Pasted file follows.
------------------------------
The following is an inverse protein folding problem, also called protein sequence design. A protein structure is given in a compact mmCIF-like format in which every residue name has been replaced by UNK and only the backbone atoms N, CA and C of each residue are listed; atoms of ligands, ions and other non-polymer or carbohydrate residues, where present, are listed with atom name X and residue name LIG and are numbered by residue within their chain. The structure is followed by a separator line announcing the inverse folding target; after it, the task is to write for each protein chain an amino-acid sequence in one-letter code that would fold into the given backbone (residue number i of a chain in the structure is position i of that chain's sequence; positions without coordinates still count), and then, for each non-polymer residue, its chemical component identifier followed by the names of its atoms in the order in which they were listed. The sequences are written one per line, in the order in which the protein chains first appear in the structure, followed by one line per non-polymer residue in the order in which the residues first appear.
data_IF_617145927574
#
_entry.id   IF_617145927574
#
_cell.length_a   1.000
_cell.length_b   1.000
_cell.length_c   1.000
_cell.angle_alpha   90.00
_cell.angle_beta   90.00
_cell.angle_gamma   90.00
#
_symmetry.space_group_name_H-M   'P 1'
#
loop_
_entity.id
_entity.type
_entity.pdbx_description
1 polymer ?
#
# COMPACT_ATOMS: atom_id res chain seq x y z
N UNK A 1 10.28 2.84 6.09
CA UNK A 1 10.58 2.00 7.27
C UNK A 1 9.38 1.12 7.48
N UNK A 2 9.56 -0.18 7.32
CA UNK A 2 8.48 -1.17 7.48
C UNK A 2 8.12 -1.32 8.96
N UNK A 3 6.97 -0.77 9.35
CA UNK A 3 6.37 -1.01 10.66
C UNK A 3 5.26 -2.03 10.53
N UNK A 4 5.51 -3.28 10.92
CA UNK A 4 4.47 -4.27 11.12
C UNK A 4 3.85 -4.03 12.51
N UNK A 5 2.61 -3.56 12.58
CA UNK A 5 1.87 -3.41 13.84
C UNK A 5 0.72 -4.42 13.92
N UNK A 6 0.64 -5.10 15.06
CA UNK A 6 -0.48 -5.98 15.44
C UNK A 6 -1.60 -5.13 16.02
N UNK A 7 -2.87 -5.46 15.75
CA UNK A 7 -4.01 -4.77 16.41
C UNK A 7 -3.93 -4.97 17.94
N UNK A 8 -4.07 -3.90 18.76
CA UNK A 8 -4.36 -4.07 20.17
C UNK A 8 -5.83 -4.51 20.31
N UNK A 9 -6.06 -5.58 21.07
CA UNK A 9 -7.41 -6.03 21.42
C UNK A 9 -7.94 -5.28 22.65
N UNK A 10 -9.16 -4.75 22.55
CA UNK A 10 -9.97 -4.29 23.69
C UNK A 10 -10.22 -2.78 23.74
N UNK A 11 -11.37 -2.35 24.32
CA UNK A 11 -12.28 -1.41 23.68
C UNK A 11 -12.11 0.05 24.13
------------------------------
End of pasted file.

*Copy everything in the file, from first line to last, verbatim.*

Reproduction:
The following is an inverse protein folding problem, also called protein sequence design. A protein structure is given in a compact mmCIF-like format in which every residue name has been replaced by UNK and only the backbone atoms N, CA and C of each residue are listed; atoms of ligands, ions and other non-polymer or carbohydrate residues, where present, are listed with atom name X and residue name LIG and are numbered by residue within their chain. The structure is followed by a separator line announcing the inverse folding target; after it, the task is to write for each protein chain an amino-acid sequence in one-letter code that would fold into the given backbone (residue number i of a chain in the structure is position i of that chain's sequence; positions without coordinates still count), and then, for each non-polymer residue, its chemical component identifier followed by the names of its atoms in the order in which they were listed. The sequences are written one per line, in the order in which the protein chains first appear in the structure, followed by one line per non-polymer residue in the order in which the residues first appear.
data_IF_617145927574
#
_entry.id   IF_617145927574
#
_cell.length_a   1.000
_cell.length_b   1.000
_cell.length_c   1.000
_cell.angle_alpha   90.00
_cell.angle_beta   90.00
_cell.angle_gamma   90.00
#
_symmetry.space_group_name_H-M   'P 1'
#
loop_
_entity.id
_entity.type
_entity.pdbx_description
1 polymer ?
#
# COMPACT_ATOMS: atom_id res chain seq x y z
N UNK A 1 10.28 2.84 6.09
CA UNK A 1 10.58 2.00 7.27
C UNK A 1 9.38 1.12 7.48
N UNK A 2 9.56 -0.18 7.32
CA UNK A 2 8.48 -1.17 7.48
C UNK A 2 8.12 -1.32 8.96
N UNK A 3 6.97 -0.77 9.35
CA UNK A 3 6.37 -1.01 10.66
C UNK A 3 5.26 -2.03 10.53
N UNK A 4 5.51 -3.28 10.92
CA UNK A 4 4.47 -4.27 11.12
C UNK A 4 3.85 -4.03 12.51
N UNK A 5 2.61 -3.56 12.58
CA UNK A 5 1.87 -3.41 13.84
C UNK A 5 0.72 -4.42 13.92
N UNK A 6 0.64 -5.10 15.06
CA UNK A 6 -0.48 -5.98 15.44
C UNK A 6 -1.60 -5.13 16.02
N UNK A 7 -2.87 -5.46 15.75
CA UNK A 7 -4.01 -4.77 16.41
C UNK A 7 -3.93 -4.97 17.94
N UNK A 8 -4.07 -3.90 18.76
CA UNK A 8 -4.36 -4.07 20.17
C UNK A 8 -5.83 -4.51 20.31
N UNK A 9 -6.06 -5.58 21.07
CA UNK A 9 -7.41 -6.03 21.42
C UNK A 9 -7.94 -5.28 22.65
N UNK A 10 -9.16 -4.75 22.55
CA UNK A 10 -9.97 -4.29 23.69
C UNK A 10 -10.22 -2.78 23.74
N UNK A 11 -11.37 -2.35 24.32
CA UNK A 11 -12.28 -1.41 23.68
C UNK A 11 -12.11 0.05 24.13